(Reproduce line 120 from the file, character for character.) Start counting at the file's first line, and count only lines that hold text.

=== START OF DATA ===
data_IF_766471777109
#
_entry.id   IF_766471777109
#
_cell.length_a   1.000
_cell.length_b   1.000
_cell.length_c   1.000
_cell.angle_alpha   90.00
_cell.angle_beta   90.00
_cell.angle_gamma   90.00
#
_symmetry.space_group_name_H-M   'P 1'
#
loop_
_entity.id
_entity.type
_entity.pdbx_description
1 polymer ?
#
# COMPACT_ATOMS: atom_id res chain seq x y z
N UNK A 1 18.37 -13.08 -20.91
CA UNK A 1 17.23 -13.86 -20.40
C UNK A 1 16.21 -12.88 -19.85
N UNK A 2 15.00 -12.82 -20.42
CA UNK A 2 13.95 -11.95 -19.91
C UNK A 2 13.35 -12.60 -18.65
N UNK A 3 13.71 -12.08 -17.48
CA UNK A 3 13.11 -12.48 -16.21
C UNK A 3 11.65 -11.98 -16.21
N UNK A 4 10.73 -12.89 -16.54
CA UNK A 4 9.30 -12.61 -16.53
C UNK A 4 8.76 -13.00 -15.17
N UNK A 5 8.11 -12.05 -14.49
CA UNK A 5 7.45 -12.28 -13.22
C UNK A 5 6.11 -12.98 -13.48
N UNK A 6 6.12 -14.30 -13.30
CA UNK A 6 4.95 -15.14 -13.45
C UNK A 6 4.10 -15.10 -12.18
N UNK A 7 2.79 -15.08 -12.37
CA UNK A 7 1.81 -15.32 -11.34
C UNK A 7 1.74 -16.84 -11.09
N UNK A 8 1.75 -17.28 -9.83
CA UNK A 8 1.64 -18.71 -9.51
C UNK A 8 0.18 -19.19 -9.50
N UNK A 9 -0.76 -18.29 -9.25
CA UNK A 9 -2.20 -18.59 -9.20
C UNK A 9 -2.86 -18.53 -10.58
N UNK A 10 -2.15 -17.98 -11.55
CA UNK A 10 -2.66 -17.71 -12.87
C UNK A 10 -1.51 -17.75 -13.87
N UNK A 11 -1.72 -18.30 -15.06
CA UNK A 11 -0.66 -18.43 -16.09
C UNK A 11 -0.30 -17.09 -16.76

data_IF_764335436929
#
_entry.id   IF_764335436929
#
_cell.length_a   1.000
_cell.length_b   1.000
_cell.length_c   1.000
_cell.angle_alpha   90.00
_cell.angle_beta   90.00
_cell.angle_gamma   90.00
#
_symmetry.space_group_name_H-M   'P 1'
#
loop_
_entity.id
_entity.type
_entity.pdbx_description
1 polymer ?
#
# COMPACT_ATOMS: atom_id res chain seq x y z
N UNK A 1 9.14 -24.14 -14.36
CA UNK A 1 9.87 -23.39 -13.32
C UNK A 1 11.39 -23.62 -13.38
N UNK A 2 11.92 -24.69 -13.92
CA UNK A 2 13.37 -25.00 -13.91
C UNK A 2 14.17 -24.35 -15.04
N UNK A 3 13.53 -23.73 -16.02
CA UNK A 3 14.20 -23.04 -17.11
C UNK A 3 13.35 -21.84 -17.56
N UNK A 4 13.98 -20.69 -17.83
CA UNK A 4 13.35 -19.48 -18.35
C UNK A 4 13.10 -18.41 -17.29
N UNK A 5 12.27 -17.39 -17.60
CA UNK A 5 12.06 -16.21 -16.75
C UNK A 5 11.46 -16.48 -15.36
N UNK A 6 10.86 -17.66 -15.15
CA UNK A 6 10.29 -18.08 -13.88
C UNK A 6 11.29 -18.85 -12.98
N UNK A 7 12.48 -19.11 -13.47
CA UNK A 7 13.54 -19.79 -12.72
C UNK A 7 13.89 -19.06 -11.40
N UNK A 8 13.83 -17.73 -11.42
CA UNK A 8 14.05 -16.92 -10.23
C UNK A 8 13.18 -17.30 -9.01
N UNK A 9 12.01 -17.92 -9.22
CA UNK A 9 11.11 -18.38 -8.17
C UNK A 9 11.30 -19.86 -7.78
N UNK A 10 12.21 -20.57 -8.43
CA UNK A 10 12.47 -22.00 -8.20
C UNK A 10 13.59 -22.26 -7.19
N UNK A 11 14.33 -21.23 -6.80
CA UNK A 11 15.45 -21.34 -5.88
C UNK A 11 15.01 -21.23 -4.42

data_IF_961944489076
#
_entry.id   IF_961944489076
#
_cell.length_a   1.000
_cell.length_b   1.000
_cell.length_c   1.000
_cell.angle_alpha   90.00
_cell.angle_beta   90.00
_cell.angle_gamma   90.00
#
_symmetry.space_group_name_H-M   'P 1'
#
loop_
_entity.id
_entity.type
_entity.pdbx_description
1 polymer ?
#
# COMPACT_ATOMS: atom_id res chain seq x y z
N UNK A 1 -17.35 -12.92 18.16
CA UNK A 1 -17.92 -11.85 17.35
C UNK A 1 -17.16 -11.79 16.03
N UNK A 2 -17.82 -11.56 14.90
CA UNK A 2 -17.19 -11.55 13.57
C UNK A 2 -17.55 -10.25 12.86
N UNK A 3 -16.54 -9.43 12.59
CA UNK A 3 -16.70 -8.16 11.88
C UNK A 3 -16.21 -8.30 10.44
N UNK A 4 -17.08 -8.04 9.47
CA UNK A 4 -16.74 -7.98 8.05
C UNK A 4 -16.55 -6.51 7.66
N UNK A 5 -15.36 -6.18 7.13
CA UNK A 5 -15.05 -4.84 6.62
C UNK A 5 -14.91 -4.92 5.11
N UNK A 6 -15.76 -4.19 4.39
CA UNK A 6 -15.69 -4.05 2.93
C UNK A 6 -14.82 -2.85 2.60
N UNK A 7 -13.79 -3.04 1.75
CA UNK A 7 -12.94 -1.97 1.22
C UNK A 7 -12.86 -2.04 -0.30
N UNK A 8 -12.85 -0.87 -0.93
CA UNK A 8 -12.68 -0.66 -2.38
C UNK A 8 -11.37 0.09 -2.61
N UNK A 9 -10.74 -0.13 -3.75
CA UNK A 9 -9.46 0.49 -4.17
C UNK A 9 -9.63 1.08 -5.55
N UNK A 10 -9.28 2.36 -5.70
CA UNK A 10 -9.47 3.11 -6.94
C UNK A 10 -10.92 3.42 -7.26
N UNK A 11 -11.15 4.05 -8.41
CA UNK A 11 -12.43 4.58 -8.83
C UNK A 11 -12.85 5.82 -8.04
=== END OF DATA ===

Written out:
loop_